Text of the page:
If you hear someone yelling the phrase "property is theft," you might intuitively label him as a communist or as an economic collectivist. However, many libertarian bloggers and blog commentators challenge this assumption.
First coined by a 19th century mutualist Pierre-Joseph Proudhon, contemporary mutualists and Rothbardian market anarchists continue to repeat this motto. Even that this aphorism sounds absurd at first, they generally claim that Proudhon did not meant "property is theft" in the literal sense; they claim that Proudhon referred it to the property stolen by the state. Therefore, they claim that merely "semantics" caused this terminological conflict. A blogger called "Brainpolice," in a post titled Remembering Proudhon at Polycentric Order, postulated this:
There is also a context in which Proudhon was very much in favor of private or individual property, viewing it as an indispensible [sic] counterweight to the state.
A lot of market anarchists therefore asserted that Pierre-Joseph Proudhon favors property, and that he used "property as theft" as a rhetoric to attract readers. Andrew's post and the commentators at this blog post unanimously cited Brainpolice's assertion without even reading the primary sources.
However, if we take a closer look at what Proudhon meant by "property is theft," Brainpolice got it all wrong. In Proudhon's treatise What is Property?, he advocates the "possession" or the "use-and-occupancy" theory of property. Proudhon, therefore, as he said, rejects sticky property (Lockean property), or the perpetual ownership of property:
So that in society the only thing which could bring back the inequality of labor would be the right of occupancy, -- the right of property. (Page 124)
Therefore, Proudhon used "property is theft" to mean that "sticky property is theft."
Brainpolice probably got this idea from Brad Spangler's post on Proudhon, which Spangler in turn got it from this web page. If Brainpolice took that idea from Spangler, then he certainly did popularize Spangler's claim to misrepresent Proudhon. Brainpolice claimed that Proudhon merely opposes state privileges on property, but advocates sticky property just like how the Rothbardian market anarchists do.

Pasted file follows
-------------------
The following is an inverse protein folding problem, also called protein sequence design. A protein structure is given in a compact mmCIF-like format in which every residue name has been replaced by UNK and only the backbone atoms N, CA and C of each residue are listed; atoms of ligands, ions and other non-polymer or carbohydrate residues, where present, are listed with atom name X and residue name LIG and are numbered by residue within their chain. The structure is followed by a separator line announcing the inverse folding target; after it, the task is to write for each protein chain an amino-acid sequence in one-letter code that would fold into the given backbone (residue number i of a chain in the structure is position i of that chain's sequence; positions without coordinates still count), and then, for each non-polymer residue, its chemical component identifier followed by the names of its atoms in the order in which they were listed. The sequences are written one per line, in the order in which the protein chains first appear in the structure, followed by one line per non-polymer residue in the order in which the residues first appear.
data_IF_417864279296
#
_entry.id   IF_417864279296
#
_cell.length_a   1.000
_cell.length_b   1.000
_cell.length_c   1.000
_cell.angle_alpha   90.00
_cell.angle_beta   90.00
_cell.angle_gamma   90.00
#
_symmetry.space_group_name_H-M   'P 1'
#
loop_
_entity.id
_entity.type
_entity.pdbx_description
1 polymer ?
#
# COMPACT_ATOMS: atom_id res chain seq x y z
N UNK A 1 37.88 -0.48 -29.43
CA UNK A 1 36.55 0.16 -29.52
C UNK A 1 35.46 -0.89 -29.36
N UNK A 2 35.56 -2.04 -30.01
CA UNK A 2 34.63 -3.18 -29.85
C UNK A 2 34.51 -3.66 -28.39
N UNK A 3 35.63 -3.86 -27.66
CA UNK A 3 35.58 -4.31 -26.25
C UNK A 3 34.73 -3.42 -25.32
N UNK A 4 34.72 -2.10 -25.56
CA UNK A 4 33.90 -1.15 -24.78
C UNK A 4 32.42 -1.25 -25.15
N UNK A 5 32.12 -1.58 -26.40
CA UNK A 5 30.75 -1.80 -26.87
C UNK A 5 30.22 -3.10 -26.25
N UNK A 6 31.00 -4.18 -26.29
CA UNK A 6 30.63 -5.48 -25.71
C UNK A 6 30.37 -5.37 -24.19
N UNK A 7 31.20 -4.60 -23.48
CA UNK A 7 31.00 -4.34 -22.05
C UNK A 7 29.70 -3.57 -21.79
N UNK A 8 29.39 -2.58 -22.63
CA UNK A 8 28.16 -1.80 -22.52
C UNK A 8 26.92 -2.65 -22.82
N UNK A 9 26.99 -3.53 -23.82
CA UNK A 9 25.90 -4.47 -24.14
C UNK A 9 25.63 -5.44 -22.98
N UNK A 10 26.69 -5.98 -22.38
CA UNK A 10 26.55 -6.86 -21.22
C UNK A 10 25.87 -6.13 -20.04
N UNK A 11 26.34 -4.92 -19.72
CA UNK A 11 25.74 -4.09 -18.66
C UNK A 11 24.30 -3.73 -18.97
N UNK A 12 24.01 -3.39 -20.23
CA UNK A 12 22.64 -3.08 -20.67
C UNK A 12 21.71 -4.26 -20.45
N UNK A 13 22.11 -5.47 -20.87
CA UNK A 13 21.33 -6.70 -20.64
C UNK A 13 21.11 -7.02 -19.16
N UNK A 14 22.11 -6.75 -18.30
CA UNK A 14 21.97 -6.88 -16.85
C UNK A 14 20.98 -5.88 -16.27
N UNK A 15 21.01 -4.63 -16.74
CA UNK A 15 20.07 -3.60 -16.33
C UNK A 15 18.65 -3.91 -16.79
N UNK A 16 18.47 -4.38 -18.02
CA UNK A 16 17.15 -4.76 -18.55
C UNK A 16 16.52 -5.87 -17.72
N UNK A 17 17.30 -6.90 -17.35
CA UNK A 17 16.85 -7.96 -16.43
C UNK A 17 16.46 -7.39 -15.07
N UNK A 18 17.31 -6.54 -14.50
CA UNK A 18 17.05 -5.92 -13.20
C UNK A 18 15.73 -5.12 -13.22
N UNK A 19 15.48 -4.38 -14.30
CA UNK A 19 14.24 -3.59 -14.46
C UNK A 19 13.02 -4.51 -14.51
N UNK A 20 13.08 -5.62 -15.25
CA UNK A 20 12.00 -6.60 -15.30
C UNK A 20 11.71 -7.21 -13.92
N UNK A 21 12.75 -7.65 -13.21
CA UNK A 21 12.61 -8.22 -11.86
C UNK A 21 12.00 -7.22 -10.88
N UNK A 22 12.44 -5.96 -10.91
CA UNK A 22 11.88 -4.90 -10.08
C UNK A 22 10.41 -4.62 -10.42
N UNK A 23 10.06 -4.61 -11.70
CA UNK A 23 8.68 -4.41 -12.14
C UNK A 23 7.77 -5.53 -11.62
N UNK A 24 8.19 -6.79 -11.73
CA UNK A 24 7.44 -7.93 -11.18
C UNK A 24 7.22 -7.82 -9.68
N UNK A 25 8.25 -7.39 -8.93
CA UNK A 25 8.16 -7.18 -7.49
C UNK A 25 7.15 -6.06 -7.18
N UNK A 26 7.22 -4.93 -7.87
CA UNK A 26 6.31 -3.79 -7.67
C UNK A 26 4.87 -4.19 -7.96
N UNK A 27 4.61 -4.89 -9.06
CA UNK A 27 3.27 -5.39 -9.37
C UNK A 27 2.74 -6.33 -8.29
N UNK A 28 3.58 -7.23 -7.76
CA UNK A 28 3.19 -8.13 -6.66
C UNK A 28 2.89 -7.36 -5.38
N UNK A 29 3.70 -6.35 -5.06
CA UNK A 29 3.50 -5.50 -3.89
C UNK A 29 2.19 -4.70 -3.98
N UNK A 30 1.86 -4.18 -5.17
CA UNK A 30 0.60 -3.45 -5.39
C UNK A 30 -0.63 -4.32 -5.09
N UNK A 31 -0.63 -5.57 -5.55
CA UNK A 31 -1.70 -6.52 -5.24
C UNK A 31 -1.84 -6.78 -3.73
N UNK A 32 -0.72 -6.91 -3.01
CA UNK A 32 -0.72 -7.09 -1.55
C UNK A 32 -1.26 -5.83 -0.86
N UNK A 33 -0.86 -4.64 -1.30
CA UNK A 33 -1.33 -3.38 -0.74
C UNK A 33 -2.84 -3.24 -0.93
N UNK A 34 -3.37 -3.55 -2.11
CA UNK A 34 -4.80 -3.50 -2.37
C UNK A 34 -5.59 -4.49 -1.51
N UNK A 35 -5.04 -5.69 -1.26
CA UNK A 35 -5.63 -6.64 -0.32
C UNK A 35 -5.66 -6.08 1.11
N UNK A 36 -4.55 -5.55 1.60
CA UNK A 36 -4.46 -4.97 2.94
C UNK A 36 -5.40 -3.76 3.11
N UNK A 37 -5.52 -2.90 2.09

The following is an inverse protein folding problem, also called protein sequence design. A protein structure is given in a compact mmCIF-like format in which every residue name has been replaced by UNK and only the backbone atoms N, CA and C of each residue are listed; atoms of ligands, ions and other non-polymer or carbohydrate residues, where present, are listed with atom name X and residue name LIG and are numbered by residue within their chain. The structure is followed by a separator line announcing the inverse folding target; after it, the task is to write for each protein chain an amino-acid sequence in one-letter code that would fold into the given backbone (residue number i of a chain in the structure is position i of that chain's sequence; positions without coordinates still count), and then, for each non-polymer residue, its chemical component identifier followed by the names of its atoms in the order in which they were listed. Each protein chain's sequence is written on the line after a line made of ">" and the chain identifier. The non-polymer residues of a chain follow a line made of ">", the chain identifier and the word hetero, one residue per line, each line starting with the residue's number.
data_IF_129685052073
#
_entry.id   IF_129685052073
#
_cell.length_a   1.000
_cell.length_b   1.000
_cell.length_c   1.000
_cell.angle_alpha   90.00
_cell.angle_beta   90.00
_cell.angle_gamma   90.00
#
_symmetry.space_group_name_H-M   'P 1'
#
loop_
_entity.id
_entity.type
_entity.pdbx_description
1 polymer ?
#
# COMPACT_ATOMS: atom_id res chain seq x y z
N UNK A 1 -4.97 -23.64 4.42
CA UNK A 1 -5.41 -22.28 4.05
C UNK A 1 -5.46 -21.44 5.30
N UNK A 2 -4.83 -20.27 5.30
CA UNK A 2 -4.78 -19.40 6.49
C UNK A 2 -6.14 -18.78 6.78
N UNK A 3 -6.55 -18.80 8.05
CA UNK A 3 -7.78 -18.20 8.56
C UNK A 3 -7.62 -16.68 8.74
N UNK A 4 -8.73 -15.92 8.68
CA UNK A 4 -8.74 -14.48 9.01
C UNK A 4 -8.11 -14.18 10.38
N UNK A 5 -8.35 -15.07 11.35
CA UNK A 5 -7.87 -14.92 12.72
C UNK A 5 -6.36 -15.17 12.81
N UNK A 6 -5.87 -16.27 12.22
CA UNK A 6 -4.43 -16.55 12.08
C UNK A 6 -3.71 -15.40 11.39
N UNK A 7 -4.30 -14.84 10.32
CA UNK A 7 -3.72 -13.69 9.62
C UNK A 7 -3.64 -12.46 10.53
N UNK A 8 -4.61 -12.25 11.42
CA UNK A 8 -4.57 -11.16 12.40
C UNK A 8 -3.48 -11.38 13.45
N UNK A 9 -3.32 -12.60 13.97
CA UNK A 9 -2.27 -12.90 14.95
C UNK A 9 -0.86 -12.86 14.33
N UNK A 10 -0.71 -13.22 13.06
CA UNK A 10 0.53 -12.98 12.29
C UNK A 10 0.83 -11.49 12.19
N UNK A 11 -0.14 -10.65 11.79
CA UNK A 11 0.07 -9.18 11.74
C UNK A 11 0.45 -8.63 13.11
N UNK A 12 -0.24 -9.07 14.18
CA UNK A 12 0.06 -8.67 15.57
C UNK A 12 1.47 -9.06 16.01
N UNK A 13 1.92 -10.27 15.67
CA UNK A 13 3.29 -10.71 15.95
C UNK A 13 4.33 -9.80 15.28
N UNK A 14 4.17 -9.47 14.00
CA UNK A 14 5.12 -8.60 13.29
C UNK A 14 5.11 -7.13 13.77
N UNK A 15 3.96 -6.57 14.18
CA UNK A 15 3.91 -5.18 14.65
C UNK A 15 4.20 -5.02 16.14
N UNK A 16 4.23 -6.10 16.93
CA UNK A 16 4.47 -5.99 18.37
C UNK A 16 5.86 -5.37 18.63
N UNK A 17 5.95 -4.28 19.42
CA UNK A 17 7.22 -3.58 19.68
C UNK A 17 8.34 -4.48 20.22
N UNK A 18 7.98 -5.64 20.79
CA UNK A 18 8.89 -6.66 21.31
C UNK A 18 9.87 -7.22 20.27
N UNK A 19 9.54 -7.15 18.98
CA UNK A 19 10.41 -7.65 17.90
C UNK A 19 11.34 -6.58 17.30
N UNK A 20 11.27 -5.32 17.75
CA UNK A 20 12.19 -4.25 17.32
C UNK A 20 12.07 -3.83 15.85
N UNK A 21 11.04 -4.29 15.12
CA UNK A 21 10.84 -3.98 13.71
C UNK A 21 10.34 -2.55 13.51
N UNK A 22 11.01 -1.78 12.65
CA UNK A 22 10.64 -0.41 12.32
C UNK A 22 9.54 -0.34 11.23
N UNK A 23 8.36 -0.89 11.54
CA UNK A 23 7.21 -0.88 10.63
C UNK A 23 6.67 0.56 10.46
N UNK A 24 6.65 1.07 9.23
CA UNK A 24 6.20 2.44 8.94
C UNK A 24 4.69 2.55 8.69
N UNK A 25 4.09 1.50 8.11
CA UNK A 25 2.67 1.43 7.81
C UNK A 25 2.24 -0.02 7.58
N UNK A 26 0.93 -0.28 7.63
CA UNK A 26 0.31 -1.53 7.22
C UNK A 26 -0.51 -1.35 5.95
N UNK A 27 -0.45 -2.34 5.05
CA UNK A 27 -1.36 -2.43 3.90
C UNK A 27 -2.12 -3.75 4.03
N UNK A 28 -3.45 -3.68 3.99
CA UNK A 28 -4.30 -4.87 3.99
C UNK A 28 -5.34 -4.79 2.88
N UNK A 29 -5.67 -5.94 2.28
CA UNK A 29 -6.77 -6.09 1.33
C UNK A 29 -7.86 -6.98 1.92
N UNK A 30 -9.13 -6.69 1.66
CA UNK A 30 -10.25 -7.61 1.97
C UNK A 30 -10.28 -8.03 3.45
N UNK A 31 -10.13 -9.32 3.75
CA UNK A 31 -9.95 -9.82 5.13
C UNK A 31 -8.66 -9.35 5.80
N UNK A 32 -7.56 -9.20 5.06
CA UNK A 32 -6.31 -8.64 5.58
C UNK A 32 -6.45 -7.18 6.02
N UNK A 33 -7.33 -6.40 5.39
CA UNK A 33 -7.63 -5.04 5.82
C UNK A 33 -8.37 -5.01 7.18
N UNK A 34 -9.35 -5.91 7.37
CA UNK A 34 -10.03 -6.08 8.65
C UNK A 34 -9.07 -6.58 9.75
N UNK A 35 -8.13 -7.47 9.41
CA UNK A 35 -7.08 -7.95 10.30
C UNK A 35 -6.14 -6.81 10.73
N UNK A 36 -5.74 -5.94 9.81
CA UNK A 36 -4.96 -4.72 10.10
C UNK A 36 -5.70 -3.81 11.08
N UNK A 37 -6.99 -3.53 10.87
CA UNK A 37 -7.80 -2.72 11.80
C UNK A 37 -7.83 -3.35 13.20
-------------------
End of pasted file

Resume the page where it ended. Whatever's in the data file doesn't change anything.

Also, in contrast to the popular opinion, Proudhon actually rejected "the fruits of our labor" as a justification for property. He repeats this position in Chapter 3 of What is Property. Proudhon only justified property by "possession" or use-and-occupancy.
Furthermore, Proudhon used "property is impossible" to mean his theory of primitive accumulation. Proudhon argued that in a society ruled by sticky property, over time, a few hands will eventually concentrate nearly all property. He argued that these proprietors will then rent out their property to serfs. Therefore Proudhon actually used "property is impossible" to mean that "sticky property will lead to feudalism, with the poor propertyless (i.e. impossible for the poor to own property)." Proudhon demonstrated this in Chapter 4 in What is Property:
Every possessor of lands, houses, furniture, machinery, tools, money, &c., who lends a thing for a price exceeding the cost of repairs (the repairs being charged to the lender, and representing products which he exchanges for other products), is guilty of swindling and extortion. In short, all rent received (nominally as damages, but really as payment for a loan) is an act of property, -- a robbery. (Page 167)
Many market anarchists blindly follow Brainpolice's authority for his claims. In the past, Brainpolice, in a comment on his website, dogmatically claimed that Mikhail Bakunin actually uses the phrase "collectivist anarchism"; and that Lysander Spooner and Benjamin R. Tucker actually use the phrase "individualist anarchism" to describe themselves. We have also refuted this. We have dispelled these misconceptions.